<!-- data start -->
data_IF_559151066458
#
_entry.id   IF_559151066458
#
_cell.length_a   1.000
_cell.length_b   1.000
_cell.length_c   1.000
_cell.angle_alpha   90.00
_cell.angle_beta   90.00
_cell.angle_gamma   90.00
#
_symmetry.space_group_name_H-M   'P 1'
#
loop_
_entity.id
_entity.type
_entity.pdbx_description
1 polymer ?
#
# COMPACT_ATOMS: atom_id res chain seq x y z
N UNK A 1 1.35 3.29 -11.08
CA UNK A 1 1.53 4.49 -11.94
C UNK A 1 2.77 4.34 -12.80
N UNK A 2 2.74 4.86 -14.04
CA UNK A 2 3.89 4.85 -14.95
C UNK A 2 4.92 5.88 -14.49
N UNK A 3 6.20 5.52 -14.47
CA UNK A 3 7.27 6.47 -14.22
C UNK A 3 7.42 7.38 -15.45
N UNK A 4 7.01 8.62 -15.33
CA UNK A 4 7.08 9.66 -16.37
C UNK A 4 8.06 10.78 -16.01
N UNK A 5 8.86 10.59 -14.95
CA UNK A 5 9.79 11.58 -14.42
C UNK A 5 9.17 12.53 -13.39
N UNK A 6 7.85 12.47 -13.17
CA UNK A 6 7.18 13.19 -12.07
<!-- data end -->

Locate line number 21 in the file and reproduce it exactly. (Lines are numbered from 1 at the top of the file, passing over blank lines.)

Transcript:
N UNK A 1 1.35 3.29 -11.08